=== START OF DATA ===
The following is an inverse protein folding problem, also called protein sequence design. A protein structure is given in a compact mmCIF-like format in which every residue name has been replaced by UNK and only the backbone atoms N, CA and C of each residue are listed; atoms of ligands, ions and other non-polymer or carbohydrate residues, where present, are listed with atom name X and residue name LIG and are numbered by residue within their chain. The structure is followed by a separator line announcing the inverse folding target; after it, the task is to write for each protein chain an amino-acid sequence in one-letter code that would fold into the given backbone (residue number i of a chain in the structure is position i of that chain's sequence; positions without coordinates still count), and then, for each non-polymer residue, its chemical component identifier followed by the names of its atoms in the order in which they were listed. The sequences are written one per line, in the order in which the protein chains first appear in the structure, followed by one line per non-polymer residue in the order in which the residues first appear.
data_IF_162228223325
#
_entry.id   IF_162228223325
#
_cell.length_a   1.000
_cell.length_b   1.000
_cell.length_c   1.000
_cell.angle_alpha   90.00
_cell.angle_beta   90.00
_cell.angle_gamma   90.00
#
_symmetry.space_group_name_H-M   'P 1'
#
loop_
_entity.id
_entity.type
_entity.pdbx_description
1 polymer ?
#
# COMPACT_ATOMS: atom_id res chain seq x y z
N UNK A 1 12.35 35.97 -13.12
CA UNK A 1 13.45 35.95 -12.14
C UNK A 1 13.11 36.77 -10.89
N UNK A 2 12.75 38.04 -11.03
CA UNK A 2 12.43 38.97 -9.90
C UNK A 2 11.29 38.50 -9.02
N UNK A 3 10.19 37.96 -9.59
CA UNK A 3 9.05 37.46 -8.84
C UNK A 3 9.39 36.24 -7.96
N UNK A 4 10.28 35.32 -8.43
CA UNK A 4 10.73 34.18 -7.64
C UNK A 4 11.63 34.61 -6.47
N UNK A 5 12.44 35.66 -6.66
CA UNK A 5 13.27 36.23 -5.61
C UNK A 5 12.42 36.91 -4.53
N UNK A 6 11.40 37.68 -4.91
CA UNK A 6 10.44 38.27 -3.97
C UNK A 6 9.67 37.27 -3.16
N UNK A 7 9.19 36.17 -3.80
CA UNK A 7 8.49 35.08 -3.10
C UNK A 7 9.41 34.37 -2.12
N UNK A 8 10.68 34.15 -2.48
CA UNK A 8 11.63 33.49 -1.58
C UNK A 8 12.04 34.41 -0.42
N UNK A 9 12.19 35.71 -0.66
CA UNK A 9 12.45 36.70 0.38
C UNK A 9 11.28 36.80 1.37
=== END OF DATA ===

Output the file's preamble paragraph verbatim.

The following is an inverse protein folding problem, also called protein sequence design. A protein structure is given in a compact mmCIF-like format in which every residue name has been replaced by UNK and only the backbone atoms N, CA and C of each residue are listed; atoms of ligands, ions and other non-polymer or carbohydrate residues, where present, are listed with atom name X and residue name LIG and are numbered by residue within their chain. The structure is followed by a separator line announcing the inverse folding target; after it, the task is to write for each protein chain an amino-acid sequence in one-letter code that would fold into the given backbone (residue number i of a chain in the structure is position i of that chain's sequence; positions without coordinates still count), and then, for each non-polymer residue, its chemical component identifier followed by the names of its atoms in the order in which they were listed. The sequences are written one per line, in the order in which the protein chains first appear in the structure, followed by one line per non-polymer residue in the order in which the residues first appear.